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Task force: New Ohio school funding formula needed

MARIETTA – The state’s method of distributing funding to public schools in Ohio has long been criticized as failing to address inequalities between rich and poor districts, so the findings of a task force established by two state lawmakers have been awaited with anxiety and anticipation by school district leaders across the state.

A report issued Friday took the task force’s findings into a concrete realm, with projections of how the new funding model would affect individual school districts.

Washington County officials were still digesting the data Friday afternoon, but those with both the Warren and Marietta districts said the results looked promising.

“Right now, I’m reading the notes for the simulation, but it looks like Marietta City Schools would get an increase for the next two years,” Marietta City Schools treasurer Frank Antill said at 3 p.m. Friday. The simulations spreadsheet, showing how much each district would receive under the proposal, was posted earlier Friday afternoon. The header texts and formulas were so lengthy the header columns would not fit on the screen of an ordinary desktop computer.

The task force was established in late 2017 by Ohio Rep. Robert Cupp, R-Lima, and Ohio Rep. John Patterson, D-Ashtabula, in an effort to address longstanding grievances about the Ohio school funding formula, which was deemed unconstitutional 20 years ago and determined to rely too heavily on property taxes.

The Cupp-Patterson project to seek an equitable funding formula started in late 2017 by consulting state agencies, local school officials and others with an interest in the matter.

Late Friday, Antill sent a summary for the impact the funding model could have on Washington County’s six K-12 public school districts. If the terms of the proposal become law, Marietta City Schools would receive an additional $487,479 in the 2020-21 fiscal year and $335,479 in the following year, based on enrollment remaining the same, compared to the current funding formula.

For Fort Frye and Warren local schools, the change would be neutral across two years, Belpre and Wolf Creek schools would both receive a more than $400,000 increase in the first year of the revised formula, and Frontier in the first year would benefit by $291,370.

Ohio Rep. Don Jones of District 95, which covers much of Washington County, said the Cupp-Patterson project has gotten strong bipartisan support in the legislature.

“I feel very good about the fact that this was put together by people in the education business in Ohio – superintendents, treasurers, transportation, special education coordinators, from rural, urban and suburban districts, and legislators who know education – and they used a methodology to show how they came up with the cost of educating a student,” Jones said.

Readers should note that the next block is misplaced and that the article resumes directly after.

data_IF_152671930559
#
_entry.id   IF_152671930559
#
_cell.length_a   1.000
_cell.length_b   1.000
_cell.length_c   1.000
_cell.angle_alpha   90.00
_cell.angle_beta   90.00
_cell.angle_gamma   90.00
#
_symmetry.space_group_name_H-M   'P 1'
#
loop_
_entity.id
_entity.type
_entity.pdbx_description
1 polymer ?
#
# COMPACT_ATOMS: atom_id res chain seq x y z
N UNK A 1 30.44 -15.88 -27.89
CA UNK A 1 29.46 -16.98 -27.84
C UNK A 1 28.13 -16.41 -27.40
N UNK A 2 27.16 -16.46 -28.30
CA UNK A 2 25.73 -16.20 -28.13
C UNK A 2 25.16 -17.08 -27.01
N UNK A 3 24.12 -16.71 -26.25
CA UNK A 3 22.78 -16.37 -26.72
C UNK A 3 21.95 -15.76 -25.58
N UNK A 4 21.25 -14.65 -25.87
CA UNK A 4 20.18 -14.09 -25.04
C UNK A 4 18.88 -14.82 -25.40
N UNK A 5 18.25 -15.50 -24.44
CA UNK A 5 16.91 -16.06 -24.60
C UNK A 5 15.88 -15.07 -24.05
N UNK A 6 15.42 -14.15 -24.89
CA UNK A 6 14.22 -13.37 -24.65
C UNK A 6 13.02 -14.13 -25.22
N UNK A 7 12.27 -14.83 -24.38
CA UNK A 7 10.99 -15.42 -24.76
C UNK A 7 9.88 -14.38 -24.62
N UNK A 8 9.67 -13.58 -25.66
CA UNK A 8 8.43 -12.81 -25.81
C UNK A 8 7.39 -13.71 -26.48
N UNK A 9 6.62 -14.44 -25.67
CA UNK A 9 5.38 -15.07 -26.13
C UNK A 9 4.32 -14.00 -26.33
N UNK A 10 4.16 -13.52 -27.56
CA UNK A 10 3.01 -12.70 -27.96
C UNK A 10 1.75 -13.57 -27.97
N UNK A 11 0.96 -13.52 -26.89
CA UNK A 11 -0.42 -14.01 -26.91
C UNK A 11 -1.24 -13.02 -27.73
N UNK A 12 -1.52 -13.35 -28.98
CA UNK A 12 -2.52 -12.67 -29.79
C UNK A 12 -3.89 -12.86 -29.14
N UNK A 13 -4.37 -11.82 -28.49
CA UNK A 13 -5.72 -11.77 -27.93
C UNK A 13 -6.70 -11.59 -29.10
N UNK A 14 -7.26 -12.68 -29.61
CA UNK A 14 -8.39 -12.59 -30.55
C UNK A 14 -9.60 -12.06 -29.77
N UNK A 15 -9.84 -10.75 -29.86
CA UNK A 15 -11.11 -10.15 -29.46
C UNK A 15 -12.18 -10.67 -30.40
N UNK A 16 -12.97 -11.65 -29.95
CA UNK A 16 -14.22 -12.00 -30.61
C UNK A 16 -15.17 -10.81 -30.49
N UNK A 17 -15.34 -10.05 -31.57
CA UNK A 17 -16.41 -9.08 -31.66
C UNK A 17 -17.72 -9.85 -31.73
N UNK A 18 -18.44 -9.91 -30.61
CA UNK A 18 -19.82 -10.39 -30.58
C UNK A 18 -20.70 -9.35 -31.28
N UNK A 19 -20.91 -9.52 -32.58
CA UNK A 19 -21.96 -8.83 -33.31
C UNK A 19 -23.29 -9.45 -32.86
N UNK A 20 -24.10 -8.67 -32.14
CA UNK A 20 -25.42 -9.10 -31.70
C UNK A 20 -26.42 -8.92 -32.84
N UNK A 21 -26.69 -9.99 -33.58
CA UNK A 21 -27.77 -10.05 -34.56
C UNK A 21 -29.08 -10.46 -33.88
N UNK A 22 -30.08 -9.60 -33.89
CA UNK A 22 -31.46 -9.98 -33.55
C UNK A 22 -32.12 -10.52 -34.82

“The biggest takeaway is that this funding will allow the districts to do a better job of planning. They can look at their enrollment and know where they’re at,” he said.

The current formula is infamously awkward, with numerous arcane calculations related to district real estate values and other elements. In addition, some districts are under what’s termed “the guarantee” – assurance that their funding will not go below specific levels – and others are subject to “the cap,” which places a ceiling above which their funding won’t go.

“The guarantee and the cap would be gone,” Jones said.

The proposal, he said, still needs to be drafted as a bill and then passed through committee, a process that could require months.

Although the funding model is close to neutral in comparison to the current formula, Warren Local Schools Superintendent Kyle Newton said he was still enthusiastic about its potential.

“It’s a whole different way of funding,” he said. “For the state total, it looks like an increase of $400 million, and that’s great. I like to think global and collaborative, and this looks like a real good thing … that gets us to where we came move forward.”

Antill has seen proposals come and go, but he said this one seems worthy of support.

“In my career, I’ve seen some attempts to fix the formula, and to me, this one has merit,” he said Friday. “They worked on it over a year and a half with treasurers and knowledgeable legislators, and this method makes sense. It’s quite a report, and it has everybody’s ear.”

In addition to the Cupp-Patterson proposal, the governor’s office recently unveiled a separate budget proposal that would inject $550 million into education for provision of what educators term “wrap-around” services, which include mental health and social services directed at both students at risk and their families.

“It looks like a number of districts would pick up a significant amount of revenue from that, and Marietta would do very well,” said Marietta City Schools Superintendent Will Hampton.

A regional meeting for school administrators is scheduled to take place Monday in Athens to further clarify the terms and impacts of the Cupp-Patterson proposal.

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